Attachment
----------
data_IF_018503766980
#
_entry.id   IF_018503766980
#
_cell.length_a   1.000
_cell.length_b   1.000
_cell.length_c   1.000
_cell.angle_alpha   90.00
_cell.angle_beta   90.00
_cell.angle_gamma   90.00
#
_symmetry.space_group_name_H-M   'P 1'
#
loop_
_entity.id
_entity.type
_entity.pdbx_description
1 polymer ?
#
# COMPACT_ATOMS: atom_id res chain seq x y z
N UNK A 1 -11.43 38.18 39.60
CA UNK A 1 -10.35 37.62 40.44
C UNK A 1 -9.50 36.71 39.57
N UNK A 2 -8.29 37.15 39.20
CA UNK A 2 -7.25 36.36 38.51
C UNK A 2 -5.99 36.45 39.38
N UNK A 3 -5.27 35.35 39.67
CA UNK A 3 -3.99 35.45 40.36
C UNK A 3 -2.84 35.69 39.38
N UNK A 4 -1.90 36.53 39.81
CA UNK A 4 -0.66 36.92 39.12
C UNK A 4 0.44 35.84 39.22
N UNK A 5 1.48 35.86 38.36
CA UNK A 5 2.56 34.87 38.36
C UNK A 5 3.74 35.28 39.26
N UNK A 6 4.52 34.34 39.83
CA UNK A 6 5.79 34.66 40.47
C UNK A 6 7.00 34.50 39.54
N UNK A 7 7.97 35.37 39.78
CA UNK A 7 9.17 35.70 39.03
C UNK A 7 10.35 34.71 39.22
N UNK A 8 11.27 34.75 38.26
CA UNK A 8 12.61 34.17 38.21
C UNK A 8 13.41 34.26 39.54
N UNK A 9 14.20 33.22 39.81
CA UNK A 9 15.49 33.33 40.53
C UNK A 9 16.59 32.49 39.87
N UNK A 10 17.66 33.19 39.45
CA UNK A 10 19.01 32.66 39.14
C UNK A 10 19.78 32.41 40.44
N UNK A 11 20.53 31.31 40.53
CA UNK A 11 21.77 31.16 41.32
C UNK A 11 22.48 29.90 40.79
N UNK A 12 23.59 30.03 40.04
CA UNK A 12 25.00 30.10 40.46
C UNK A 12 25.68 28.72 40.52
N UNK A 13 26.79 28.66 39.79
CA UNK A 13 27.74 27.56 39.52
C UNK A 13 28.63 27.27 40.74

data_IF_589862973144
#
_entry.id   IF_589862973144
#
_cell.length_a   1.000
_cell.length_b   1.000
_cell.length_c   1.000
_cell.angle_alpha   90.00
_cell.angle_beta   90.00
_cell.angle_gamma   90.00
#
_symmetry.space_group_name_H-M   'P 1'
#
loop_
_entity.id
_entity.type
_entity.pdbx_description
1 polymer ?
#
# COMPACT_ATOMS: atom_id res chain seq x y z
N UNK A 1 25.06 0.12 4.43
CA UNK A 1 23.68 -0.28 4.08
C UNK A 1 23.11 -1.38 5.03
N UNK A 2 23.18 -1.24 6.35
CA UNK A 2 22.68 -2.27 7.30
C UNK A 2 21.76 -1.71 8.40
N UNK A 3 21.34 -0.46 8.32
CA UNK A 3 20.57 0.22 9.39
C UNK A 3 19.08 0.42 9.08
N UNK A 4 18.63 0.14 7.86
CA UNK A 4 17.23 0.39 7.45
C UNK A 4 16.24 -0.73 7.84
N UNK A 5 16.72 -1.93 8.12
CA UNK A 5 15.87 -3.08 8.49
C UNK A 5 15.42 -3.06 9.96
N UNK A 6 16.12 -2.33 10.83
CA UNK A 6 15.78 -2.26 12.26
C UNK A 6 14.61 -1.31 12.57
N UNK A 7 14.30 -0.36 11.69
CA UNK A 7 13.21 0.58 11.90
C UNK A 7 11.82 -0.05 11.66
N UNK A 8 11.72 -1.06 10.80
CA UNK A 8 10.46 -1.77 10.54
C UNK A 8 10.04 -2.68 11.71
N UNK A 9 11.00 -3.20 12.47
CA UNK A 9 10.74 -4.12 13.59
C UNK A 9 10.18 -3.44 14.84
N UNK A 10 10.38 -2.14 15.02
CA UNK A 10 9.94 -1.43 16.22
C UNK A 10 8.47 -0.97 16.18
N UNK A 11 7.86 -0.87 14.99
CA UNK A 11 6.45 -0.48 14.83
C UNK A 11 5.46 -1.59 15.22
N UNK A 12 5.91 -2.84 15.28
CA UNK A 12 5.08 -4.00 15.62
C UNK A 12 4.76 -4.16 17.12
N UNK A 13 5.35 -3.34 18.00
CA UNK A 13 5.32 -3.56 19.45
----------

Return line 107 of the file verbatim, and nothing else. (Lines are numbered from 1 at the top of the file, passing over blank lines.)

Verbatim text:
N UNK A 10 10.38 -2.14 15.02